Symbols of the world's religions



William Donkin

As they were walking back to the bus stand to return to Ahmadabad, Baba's veteran disciple Gustadji became mistaken, for a few terrifying seconds, for one of Kasim Razvi's Arabs. Those who know his amiable face and figure — the kind of face Rubens would have loved to paint — may wonder how on earth Gustadji could be mistaken, even for a second, for an Arab out for blood.

One must remember, however, that this particular time was one when nerves were on edge from the Karakoram to Cape Comorin, for it was the time of those warning sparks that preceded the detonation of the Hyderabad squib. It was, perhaps, an adventure that bordered upon the ridiculous, but one that might have led to a paroxysm of violence when one remembers that there was an incident about this time in which several people lost their lives, because a stranger took a short cut across a space where some children were playing an informal game of cricket.

Baba and his men, as we have already said, were making their way back to the bus stand. Eruch and Baidul had gone ahead to get seats in the bus, Baba came next, and Gustadji, whose legs do not now carry him as fast as he would like, was fifty yards or so behind Baba.

Baba, having seen that the bus was about to start, turned and clapped his hands at Gustadji, following the clap with a signal that he should come quickly. Gustadji broke into a trot at once, but did so at the very instant that a small boy was coming towards him. This boy was somehow seized with the idea that Gustadji was running at him, and he uttered a yell of terror and turned on his heels and fled in front of Gustadji, screaming as he ran. Bystanders saw, as they thought, an innocent child being chased by a wicked little man in a black cap, and one or two shouted "Chaous" (Arab) — and to shout this word at this time was as much as to shout "murder".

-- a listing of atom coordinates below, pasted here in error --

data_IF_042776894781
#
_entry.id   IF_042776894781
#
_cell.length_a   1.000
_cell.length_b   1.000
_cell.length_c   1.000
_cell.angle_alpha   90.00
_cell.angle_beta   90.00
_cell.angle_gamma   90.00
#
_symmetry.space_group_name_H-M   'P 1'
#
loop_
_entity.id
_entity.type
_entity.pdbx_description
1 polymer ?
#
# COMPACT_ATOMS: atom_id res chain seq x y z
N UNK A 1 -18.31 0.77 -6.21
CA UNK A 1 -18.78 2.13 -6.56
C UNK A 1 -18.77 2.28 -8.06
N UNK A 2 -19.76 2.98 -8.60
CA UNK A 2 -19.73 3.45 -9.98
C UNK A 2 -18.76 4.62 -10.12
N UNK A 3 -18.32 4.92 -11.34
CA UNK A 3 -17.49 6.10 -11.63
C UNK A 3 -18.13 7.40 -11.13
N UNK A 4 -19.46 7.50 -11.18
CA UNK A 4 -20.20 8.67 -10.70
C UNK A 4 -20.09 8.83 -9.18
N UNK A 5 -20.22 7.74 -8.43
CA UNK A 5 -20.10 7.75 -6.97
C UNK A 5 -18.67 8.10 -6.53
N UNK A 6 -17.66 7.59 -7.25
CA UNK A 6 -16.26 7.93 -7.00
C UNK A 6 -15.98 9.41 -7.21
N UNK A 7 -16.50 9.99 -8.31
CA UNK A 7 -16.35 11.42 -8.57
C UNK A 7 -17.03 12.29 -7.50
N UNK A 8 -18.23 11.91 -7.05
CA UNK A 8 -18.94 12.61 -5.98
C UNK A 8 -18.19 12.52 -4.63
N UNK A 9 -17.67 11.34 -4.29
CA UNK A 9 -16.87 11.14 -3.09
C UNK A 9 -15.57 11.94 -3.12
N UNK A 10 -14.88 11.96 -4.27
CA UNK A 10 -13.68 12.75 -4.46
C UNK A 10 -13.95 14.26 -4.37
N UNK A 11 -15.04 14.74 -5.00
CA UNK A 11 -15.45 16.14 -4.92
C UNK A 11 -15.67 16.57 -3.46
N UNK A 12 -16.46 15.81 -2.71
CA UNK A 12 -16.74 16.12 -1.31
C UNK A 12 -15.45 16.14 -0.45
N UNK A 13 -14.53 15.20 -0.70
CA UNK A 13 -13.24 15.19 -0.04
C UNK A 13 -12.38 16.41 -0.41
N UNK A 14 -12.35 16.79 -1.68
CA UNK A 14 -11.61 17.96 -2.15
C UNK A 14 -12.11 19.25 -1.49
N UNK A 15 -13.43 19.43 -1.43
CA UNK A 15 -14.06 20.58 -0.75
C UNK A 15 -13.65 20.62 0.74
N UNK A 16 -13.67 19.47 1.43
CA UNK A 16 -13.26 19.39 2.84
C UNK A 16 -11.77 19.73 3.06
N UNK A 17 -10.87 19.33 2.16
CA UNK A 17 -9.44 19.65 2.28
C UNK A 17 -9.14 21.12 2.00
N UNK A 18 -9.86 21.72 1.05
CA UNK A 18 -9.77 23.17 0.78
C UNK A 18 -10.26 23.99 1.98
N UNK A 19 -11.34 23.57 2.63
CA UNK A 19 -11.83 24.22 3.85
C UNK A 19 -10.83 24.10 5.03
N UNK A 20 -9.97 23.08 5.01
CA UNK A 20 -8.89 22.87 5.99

See then, Gustadji, intent only on running, and thus utterly unaware that a score of people were girding up their loins to pounce upon him. Baba, however, the Master of every man and every situation, made a lightning signal to Gustadji to stop still in his tracks, which he did at once. This freezing of Gustadji allowed the onlookers to see not a villain, but a man clearly more incapable of violence to the innocent than the very child who had fled from him. The critical tension having been thus relaxed, Eruch and Baidul dissipated what was left of it by explaining with vigour that Gustadji was neither killer nor Arab, but simply a man running to catch a bus.

The account of this little contretemps may seem a divergence from the subject matter of these pages, but I have felt justified in including it because it helps to convey the flavour of these tours with Baba. They are not, as you see, dull and solemn pilgrimages, but are made of the very stuff of life itself.

An incident like this shows, what is more, how a Divine Being goes about in secret amongst sinners like you or I, how he does the most ordinary things, and how he plays, on the face of it, the most ordinary parts in the farces and melodramas of our lives. His love for us is indeed more than we can ever understand.


1949 © Avatar Meher Baba Perpetual Public Charitable Trust


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